I read this sort of thing frequently in blogs and from the mouths of whisky evangelists: “Blended whisky can be cheap, just like any stereotype can be true from time to time, but you can’t go around generalizing like that.” I’d like to offer a counterpoint.
An explanation of the process I use to write whisky reviews and turn them into blog posts.
A wrap-up of my experiences at Whiskies of the World Expo – San Jose – 2014
…He also notes “I’d rather pay a little more for better quality, wouldn’t you?” which ordinarily I’d agree with. A large percentage of the opinions I post here on this blog are related to the value of whisky – finding better quality for a reasonable price. I’d far rather pay $45 for…
Compass Box is doing something very cool. After the incredible success (due in no small part to its very high quality) of Great King Street: Artist’s Blend, the company is expanding its blended scotch selection under the Great King Street label.
Is consistency just another whisky marketing ploy that turns out to be so much hogwash in the face of profits? Is the disappearance of available stock due to demand surge causing this severe a quality downslope, despite corresponding price increases? Is the quality degradation intentional, and being managed slowly over time in an attempt to keep consumers from noticing the “watering down” of their “consistent” products?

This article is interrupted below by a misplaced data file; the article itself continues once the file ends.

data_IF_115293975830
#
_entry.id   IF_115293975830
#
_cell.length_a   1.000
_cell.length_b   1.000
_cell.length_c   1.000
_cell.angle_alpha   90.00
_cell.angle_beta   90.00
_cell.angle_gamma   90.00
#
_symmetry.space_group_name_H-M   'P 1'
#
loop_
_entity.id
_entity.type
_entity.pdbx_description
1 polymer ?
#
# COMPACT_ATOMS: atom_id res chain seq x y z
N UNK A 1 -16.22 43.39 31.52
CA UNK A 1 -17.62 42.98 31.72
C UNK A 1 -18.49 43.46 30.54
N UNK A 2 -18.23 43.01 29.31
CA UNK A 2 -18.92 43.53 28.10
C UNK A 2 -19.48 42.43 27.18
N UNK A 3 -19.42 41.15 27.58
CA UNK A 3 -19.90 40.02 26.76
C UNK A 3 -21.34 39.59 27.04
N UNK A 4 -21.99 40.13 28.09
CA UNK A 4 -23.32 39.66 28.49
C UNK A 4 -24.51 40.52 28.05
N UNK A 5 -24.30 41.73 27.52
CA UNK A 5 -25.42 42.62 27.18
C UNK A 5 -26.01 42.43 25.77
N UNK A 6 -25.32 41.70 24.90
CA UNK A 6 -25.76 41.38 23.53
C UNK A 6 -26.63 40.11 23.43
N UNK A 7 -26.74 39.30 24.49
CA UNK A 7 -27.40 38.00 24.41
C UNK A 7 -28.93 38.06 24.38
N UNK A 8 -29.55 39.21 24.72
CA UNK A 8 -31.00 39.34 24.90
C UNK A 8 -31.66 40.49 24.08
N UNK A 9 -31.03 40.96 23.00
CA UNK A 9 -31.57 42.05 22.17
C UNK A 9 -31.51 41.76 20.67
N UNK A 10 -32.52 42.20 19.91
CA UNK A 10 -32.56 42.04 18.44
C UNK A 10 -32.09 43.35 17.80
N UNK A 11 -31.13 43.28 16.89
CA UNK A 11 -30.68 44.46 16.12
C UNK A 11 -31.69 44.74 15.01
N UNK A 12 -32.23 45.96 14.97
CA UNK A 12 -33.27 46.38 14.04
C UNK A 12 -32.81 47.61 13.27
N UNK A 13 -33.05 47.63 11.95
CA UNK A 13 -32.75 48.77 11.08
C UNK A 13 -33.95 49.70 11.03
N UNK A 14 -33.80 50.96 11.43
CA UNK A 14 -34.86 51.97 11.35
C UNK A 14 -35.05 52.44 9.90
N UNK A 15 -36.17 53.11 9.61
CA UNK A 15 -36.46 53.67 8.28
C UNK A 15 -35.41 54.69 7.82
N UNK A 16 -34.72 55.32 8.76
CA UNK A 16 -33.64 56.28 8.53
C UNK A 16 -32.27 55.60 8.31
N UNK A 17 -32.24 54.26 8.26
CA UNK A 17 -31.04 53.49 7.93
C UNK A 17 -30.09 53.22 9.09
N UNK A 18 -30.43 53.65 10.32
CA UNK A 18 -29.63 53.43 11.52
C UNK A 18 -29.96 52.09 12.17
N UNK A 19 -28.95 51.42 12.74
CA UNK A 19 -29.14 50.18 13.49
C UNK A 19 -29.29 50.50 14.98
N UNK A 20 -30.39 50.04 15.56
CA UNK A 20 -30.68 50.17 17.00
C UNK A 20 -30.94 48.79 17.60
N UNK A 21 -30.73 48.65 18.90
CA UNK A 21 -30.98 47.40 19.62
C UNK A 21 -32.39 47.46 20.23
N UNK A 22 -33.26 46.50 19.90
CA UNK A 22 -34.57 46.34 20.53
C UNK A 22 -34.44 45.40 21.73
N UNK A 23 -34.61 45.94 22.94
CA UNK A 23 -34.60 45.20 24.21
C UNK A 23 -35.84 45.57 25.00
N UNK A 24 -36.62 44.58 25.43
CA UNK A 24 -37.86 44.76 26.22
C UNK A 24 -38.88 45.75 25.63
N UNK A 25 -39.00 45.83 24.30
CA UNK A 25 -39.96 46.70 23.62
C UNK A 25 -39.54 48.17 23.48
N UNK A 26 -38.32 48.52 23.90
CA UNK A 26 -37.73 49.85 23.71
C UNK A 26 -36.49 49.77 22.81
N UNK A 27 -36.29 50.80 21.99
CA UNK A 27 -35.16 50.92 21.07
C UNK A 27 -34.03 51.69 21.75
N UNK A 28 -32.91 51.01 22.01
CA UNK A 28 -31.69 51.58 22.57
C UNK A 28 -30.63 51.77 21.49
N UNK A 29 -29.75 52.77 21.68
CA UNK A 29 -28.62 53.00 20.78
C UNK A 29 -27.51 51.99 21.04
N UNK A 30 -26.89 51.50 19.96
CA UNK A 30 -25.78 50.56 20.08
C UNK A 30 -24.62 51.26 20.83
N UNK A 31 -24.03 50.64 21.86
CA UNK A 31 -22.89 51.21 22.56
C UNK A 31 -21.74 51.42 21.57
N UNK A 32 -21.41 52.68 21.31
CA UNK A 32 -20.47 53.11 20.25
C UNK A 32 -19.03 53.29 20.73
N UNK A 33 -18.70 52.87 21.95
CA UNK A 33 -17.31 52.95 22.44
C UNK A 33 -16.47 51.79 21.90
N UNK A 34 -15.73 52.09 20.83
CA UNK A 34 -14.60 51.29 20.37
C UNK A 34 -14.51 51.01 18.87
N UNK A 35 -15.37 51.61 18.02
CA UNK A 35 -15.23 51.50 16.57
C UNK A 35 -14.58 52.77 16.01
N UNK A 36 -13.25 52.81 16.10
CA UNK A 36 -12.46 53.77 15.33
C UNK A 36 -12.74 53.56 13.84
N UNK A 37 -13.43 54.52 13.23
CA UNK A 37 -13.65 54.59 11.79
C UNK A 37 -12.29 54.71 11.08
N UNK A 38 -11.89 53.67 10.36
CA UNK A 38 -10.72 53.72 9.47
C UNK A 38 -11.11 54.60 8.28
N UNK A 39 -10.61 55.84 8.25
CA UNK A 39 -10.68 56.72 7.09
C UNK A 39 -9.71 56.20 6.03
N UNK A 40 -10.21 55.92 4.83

Whisky enthusiasts are easy to buy for. Most of us are happy to try a new and unfamiliar scotch, and will be enthused to drain the bottle even if it doesn’t become a new favorite. Here are my top 10 suggestions for giving whisky gifts in 2013.
This unscheduled post is a response to reader Eric’s comments and questions on this week’s post, Older is Not Always Better.
I have good news and bad news for you. The bad news is that the statement “Older is not always better” has proven true in my own experience. Sorry. The good news is that you can take it with a grain of salt
Thoughts on whisky fanaticism and what “too far” looks like, and how to find your way back.